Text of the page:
The article sheds light on a short, albeit important episode in the Crimean Jewish saga – the evacuation of Jews from the Crimean countryside in 1941. For a variety of reasons, hitherto it has not been tackled in scholarship as a topic in its own right. At most, it was embedded in general studies, not too numerous, dealing with the history of the Jews in the peninsula during the Second World War or the history of the Holocaust in the region.
It is beyond doubt that the subject of the article is intrinsically connected to two other “background” issues: the short-lived history of the Jewish agricultural colonization in the peninsula and in particular, the general Jewish evacuation from the Crimea. Yet, the article hypothesizes that the evacuation of Jews from the Crimean countryside differed dramatically from the “core” history of the Jewish evacuation from Crimea precisely because it took place in the countryside. These background issues are dealt with in an introductory section. The bulk of the article is devoted to the interaction between the government evacuation policy and the Jewish inhabitants of the Crimean countryside.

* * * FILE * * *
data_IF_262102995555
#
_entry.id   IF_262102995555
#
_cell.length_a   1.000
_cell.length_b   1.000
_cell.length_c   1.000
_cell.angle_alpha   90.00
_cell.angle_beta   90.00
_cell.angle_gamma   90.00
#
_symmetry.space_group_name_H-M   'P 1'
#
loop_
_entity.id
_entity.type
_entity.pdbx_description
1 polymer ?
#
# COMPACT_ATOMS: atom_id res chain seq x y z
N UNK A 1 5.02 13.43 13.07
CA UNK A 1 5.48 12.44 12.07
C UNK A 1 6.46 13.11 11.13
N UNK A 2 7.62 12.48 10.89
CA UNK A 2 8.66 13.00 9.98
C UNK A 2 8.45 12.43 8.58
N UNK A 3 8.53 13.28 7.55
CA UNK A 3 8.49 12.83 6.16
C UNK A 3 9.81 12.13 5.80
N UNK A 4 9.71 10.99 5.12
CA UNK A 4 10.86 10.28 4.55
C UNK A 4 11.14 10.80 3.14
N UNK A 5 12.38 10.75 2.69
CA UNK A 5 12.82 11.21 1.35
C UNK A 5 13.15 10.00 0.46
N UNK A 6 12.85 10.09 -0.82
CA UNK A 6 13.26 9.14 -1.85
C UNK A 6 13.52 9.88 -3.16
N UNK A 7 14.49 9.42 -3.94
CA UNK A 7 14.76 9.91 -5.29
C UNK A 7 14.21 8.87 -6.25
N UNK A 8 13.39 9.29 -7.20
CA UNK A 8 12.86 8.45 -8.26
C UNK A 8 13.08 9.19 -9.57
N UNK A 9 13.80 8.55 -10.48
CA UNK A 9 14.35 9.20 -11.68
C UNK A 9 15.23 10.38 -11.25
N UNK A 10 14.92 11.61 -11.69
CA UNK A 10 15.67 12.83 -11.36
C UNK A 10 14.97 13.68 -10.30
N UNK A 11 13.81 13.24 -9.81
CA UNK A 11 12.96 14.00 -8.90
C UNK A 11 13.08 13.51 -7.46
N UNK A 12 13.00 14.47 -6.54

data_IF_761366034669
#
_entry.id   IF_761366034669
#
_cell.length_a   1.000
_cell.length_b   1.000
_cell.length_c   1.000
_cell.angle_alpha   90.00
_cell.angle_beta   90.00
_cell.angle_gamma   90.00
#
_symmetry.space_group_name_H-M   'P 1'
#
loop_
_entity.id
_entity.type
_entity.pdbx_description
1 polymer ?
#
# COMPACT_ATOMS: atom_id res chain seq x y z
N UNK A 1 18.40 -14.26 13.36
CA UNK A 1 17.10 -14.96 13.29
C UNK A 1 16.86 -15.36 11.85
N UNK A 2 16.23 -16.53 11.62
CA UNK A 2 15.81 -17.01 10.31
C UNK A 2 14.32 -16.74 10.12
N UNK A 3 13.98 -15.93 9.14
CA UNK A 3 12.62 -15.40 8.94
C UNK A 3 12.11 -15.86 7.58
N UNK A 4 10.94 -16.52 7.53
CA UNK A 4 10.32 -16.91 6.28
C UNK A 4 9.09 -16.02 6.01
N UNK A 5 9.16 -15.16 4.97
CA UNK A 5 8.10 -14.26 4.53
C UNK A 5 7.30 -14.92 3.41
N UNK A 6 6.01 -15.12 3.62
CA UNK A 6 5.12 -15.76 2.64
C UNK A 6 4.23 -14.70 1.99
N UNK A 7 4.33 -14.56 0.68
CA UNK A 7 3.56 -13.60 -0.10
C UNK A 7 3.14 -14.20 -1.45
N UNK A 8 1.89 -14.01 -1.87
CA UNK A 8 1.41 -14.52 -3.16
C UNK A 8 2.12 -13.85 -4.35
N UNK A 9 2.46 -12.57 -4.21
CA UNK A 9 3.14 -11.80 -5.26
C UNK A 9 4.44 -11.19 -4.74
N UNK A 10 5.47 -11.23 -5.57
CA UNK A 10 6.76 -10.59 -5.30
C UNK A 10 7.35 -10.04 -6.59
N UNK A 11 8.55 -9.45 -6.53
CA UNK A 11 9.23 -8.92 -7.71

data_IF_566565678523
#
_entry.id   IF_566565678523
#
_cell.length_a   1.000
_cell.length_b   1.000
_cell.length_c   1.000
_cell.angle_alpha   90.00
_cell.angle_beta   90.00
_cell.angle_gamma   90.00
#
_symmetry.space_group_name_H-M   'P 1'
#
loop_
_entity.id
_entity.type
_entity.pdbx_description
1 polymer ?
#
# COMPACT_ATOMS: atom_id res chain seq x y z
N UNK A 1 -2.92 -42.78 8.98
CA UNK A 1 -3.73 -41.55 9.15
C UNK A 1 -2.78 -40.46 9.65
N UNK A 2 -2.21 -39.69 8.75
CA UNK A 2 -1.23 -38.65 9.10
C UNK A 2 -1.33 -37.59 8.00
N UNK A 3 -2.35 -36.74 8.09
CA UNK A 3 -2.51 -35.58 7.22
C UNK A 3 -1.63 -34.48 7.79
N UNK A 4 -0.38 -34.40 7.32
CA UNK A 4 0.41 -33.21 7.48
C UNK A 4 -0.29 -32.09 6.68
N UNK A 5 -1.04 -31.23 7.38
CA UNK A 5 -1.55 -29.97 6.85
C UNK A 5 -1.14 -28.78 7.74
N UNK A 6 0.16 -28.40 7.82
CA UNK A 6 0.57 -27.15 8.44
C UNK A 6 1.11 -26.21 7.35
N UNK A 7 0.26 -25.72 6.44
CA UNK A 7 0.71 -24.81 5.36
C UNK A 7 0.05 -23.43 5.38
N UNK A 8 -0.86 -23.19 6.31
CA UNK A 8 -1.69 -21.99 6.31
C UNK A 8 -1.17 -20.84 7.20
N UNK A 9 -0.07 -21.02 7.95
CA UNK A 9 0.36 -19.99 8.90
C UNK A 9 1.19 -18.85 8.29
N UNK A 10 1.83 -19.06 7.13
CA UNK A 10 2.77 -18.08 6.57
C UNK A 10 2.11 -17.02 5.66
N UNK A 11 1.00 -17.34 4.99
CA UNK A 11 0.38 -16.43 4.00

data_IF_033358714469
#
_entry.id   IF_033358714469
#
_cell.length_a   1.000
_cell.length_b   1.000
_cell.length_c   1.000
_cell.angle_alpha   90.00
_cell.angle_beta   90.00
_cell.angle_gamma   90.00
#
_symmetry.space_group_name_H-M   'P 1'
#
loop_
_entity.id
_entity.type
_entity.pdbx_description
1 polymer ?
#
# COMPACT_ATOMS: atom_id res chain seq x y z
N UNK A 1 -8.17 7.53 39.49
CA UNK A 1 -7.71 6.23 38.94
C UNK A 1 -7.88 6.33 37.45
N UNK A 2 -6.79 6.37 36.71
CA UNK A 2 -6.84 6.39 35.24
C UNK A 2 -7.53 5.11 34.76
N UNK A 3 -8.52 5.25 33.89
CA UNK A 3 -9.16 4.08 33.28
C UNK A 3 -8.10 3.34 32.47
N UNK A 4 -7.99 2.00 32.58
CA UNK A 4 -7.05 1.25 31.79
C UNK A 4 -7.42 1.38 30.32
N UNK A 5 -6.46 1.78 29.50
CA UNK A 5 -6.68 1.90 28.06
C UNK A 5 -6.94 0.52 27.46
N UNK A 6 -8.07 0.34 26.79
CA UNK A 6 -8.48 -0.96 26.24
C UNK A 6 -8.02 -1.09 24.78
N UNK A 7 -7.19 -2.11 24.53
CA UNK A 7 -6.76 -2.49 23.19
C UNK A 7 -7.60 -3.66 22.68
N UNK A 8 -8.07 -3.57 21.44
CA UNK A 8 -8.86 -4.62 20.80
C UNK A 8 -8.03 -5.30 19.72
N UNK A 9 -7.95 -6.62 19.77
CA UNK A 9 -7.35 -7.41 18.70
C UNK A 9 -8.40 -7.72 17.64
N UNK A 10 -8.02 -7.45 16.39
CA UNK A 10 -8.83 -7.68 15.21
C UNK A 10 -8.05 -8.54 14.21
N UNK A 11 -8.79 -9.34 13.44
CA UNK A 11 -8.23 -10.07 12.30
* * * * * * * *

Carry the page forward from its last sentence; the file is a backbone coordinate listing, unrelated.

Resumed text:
The article draws on a variety of primary sources kept in former Soviet archives, as well as in Yad Vashem, and secondary literature.
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Source: MORESHET ISRAEL, Vol. 16, November 2018.